With regards to what you guys are "arguing about" Statistics lie, if you base your decsion on enchants based on raw stats Bladeward would win every time, simply because a greater possible chance to avoid is possible and could occur however in practice this rarely happens. Even so a chance is still a chance and a greater chance could save your life. Comparatively i still have to say thanks for the cop out on any real tank enchants again, if a 70 enchant is even EQUAL to an 80 enchant you are doing something wrong.
my .02

Lizana
06-24-2009, 01:24 PM
Where mongoose didn't have much effect on my dps, bladeward averages about 1% of my total damage over the course of a raid..


The effect mongoose has on your dps is hard to measure, but the increased haste, and crit chance probably had at least a 1% dps increase over the raid period

Superspy23
06-24-2009, 01:35 PM
The effect mongoose has on your dps is hard to measure, but the increased haste, and crit chance probably had at least a 1% dps increase over the raid period

Not trying to be nitpicky but would not post guesses? Its not very helpful.

Lizana
06-24-2009, 01:38 PM
Because without a WWS parse of the data i cannot figure the full uptime of the buff and therefore cannot calculate the amount of true dps it gave. But i do know from testing mongoose that on average the haste and crit resulted in a noticeable dps increase compared to the same weapon without the enchant.

SquishemHard
06-24-2009, 01:50 PM
More Data:

New XT-002 Hardmode:
Buff Uptime: 17.2%
Blade Warding Procs: 19
Two Stacks: 4
Blade Warding Hits: 13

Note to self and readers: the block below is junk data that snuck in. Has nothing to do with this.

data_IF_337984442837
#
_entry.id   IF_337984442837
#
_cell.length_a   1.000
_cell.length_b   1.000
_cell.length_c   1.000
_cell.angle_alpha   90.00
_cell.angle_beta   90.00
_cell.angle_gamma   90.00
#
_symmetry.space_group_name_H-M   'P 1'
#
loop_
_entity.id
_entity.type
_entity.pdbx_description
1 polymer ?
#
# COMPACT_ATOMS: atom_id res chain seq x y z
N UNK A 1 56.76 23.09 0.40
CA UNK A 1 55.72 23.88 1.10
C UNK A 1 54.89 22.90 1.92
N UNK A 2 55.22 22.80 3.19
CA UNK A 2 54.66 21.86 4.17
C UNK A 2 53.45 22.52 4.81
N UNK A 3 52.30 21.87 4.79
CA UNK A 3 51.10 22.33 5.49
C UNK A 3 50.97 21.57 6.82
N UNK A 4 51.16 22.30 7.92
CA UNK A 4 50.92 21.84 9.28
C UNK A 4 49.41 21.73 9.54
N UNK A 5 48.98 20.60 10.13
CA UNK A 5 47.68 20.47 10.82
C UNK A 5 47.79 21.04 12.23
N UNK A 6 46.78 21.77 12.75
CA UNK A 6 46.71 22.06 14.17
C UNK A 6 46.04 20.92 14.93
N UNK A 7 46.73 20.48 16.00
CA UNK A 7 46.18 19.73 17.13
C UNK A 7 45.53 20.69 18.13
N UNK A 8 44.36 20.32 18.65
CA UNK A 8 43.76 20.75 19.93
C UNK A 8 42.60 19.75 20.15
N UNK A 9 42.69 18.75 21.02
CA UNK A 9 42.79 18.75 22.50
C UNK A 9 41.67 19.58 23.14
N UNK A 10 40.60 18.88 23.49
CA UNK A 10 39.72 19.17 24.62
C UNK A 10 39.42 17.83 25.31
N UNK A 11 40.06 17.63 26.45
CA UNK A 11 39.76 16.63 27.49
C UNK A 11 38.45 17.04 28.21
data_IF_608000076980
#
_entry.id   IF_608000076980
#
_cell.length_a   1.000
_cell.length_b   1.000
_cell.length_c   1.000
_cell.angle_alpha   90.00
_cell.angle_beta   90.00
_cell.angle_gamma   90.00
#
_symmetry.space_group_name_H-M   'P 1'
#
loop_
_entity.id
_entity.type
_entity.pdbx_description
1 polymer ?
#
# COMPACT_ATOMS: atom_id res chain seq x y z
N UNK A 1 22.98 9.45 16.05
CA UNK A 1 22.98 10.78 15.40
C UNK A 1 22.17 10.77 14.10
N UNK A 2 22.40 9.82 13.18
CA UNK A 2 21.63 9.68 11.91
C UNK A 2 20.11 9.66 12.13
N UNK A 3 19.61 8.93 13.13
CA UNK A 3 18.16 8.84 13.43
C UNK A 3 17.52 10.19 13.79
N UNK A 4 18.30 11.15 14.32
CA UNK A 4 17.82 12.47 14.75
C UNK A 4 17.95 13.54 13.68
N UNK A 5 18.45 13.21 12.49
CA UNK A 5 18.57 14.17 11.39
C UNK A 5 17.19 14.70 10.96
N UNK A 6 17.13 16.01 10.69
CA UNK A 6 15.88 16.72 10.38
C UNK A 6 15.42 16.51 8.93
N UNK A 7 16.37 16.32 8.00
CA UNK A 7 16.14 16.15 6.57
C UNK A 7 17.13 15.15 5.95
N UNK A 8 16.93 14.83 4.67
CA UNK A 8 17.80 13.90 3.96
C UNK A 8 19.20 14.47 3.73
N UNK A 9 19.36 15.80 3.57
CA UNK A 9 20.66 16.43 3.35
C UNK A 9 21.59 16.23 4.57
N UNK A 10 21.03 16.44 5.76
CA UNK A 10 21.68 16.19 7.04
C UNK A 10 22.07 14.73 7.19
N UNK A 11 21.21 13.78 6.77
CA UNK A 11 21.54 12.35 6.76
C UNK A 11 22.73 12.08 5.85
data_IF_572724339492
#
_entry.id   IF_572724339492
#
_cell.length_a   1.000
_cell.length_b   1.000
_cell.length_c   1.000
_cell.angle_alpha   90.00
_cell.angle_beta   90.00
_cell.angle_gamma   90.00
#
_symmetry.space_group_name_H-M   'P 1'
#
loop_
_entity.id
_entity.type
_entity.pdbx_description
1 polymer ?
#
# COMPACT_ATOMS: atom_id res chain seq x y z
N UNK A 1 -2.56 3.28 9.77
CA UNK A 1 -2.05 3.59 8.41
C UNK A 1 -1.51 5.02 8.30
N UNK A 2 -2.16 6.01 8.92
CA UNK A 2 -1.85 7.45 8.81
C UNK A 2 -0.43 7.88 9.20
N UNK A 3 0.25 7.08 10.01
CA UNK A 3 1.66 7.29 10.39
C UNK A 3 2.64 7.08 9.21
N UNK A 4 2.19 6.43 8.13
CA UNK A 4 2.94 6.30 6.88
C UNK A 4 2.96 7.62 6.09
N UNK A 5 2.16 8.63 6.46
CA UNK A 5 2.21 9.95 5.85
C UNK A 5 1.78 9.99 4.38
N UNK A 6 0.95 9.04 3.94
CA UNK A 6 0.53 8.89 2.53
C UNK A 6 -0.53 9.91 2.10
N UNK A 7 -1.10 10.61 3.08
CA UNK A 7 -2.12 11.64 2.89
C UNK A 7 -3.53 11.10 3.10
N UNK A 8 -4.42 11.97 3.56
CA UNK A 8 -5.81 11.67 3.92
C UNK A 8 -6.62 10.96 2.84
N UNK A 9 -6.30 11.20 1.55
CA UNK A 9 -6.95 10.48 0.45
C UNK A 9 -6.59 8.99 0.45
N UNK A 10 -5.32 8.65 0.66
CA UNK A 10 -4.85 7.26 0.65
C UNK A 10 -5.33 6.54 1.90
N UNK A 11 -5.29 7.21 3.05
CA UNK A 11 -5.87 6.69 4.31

Damage Done: 14,160 (1.0%)
Buffs Triggered: 13/15


Auriaya:
Buff Uptime: 19.5%
Blade Warding Procs: 9
Two Stacks: 1
Blade Warding Hits: 6
Damage Done: 6,161 (1.3%)
Buffs Triggered: 6/8


Hodir Hardmode:
Buff Uptime: 29.5%
Blade Warding Procs: 8
Two Stacks: 1
Blade Warding Hits: 6
Damage Done: 6,529 (1.6%)
Buffs Triggered: 6/7
Side Note: Mongoose is hands down better for this fight due to the encounters crit buffs, however irrelevant to the topic this tidbit is.

Using my unbuffed numbers, my gear lets me get the following from blade ward at the following stacks... (From observing character panel while attacking a dummy)
Base Parry: 18.93%
1st Stack: 21.53% (+2.60%)
2nd Stack: 23.80% (+2.27%)
3rd Stack: 25.79% (+1.99%)

Tarigar
06-24-2009, 01:51 PM
More Data:

Do you have parses for this?

Superspy23
06-24-2009, 01:53 PM
Because without a WWS parse of the data i cannot figure the full uptime of the buff and therefore cannot calculate the amount of true dps it gave. But i do know from testing mongoose that on average the haste and crit resulted in a noticeable dps increase compared to the same weapon without the enchant.